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Morgan Spurlock is CNN's Inside Man, Tracking Kardashians, UFOs and More
By Michael Logan

He's game for pretty much anything. Morgan Spurlock's terrific CNN docuseries Inside Man returns for Season 2 on Sunday, April 13 (10/9c) and it finds the intrepid investigator hanging out with the Hollywood paparazzi at LAX. His mission? Photograph Kim Kardashian! TV Guide Magazine spoke with Spurlock to get all the Krazy dish.

TV Guide Magazine: Anyone expecting a condemnation of the paparazzi won't find it in your expose. Why are you so nonjudgmental about these pests when you're a celebrity yourself?
Spurlock: It's a fascinating story that's really worth exploring. How did we as a society get to the point where people like Kim Kardashian are the ones we idolize? There was a time when astronauts and scientists were on the covers of our magazines. What's gone haywire?

TV Guide Magazine: So you don't find the paps out of line and dangerous?
Spurlock: I believe there should be legislation passed to stop the paparazzi from taking pictures of people's children. That's creepy, and there are a lot of them we met along the way who won't do it. They have a personal, ethical standard in that regard. But others are out to make a buck and freely admit they take any picture that might sell. I wasn't very good as a paparazzi, by the way. [Laughs] I sold one blurry photo of an unrecognizable Kim Kardashian and made exactly $3.84!

TV Guide Magazine: People know you. Weren't you sticking out like a sore thumb?
Spurlock: There was one point where I'm out on the street trying to photograph Reese Witherspoon and some of the paps were taking pictures of me. It was a very meta moment.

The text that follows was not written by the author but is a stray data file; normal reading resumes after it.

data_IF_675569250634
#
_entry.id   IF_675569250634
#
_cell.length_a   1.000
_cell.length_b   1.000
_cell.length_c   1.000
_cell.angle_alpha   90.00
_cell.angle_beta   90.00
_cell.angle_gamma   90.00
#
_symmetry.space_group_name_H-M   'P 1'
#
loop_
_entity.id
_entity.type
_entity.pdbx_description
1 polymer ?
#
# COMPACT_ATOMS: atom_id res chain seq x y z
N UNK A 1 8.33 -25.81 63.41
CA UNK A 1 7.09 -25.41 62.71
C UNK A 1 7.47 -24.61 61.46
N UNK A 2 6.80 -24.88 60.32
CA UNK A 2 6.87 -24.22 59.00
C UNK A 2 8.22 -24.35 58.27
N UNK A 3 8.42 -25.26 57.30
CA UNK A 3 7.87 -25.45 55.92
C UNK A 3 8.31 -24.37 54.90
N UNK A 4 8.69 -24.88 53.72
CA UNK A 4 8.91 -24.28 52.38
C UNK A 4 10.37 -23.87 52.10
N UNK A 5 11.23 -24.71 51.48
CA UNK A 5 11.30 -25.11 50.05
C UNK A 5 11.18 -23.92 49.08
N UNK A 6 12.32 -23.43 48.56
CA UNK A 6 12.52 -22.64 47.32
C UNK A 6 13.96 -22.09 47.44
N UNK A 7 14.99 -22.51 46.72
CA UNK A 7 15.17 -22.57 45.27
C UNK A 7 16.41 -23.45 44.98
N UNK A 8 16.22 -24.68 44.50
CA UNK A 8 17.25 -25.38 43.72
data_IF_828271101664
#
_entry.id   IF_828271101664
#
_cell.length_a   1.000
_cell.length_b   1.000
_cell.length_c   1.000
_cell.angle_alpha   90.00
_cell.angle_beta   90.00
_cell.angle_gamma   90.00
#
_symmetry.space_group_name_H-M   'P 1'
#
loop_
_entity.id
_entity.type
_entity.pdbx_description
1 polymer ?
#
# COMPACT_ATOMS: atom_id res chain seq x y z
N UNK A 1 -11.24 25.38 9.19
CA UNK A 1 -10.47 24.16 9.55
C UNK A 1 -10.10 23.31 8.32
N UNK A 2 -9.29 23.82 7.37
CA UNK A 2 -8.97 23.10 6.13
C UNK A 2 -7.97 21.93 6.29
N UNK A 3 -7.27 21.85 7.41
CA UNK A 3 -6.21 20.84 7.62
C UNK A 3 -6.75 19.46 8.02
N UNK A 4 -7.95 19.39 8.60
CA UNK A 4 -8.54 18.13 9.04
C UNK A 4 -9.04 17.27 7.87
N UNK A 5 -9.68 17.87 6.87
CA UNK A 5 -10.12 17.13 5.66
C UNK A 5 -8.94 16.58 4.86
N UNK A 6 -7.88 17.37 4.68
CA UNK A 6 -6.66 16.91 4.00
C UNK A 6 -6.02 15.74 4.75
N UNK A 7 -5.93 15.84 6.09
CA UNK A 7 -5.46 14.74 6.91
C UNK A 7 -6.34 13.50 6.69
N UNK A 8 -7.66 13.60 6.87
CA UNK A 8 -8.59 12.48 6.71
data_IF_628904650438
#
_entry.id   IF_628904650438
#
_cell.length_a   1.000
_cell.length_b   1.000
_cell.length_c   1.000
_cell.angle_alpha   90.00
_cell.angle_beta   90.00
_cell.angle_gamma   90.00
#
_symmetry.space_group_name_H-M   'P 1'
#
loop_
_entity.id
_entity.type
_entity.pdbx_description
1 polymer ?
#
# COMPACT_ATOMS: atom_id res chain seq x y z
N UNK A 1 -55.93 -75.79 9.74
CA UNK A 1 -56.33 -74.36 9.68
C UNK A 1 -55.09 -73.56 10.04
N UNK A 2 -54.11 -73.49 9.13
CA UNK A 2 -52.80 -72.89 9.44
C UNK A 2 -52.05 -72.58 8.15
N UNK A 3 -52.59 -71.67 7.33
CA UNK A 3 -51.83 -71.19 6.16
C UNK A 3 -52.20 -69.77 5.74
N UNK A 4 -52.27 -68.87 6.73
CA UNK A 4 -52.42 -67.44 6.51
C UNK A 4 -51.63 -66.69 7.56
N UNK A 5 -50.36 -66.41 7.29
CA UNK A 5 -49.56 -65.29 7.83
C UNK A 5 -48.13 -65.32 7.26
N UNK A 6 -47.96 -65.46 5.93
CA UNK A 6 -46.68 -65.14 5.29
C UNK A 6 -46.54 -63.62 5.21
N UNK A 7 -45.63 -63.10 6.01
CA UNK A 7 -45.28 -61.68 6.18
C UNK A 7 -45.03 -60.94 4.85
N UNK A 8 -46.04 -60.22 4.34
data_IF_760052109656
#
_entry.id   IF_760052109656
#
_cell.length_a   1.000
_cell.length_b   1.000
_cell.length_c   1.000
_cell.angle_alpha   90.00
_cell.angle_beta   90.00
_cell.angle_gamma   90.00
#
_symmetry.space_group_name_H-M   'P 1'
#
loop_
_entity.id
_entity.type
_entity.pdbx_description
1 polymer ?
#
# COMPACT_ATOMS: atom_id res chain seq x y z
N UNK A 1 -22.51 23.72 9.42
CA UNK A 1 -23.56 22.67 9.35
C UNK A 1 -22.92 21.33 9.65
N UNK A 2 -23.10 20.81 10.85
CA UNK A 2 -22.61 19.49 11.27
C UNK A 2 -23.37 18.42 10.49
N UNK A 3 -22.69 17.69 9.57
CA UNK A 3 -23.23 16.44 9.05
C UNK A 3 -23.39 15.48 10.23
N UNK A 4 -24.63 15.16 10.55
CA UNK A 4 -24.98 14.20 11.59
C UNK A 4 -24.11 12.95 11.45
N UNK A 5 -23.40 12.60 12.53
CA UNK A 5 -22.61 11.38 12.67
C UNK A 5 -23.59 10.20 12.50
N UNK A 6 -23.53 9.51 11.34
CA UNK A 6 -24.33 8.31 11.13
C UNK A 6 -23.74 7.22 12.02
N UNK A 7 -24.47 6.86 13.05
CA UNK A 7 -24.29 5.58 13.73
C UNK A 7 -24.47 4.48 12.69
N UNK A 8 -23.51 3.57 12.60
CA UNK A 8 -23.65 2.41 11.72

TV Guide Magazine: In another episode [airing April 27], you spend several days as a shelter worker at the Animal Rescue League in Reading, Pennsylvania. What would you say to those of us who can't get through a Sarah McLachlan commercial without wanting to slit our wrists? Why should we watch?
Spurlock: This show is about life and life isn't always perfect or happy. It's a real roller coaster when you're dealing with the joy of pet adoption and the sadness of euthanasia, but this is not an hour of depression. I promise you will come away greatly inspired. I knew I was walking into a situation that would probably be hard and very emotional and it was, but at the same time it's very hopeful. I grew up in a home filled with adopted pets. My mom and dad would never buy a purebred anything. Period. And that's the way I feel. I'm a mutt so I should own a mutt. And those kinds of dogs always have more personality anyway, so it's all for the best. It's an incredible thing to adopt a pet from a shelter — and, by the way, anyone who really needs a purebred cockapoo or whatever can find them in shelters, too. You'll be rescuing an animal that might be put down.

TV Guide Magazine: Was any of that experience too much for you to bear?
Spurlock: I'll tell you what really got to me — people who simply abandon their pets. I am shocked and dumfounded by anyone who can do that. It's crazy.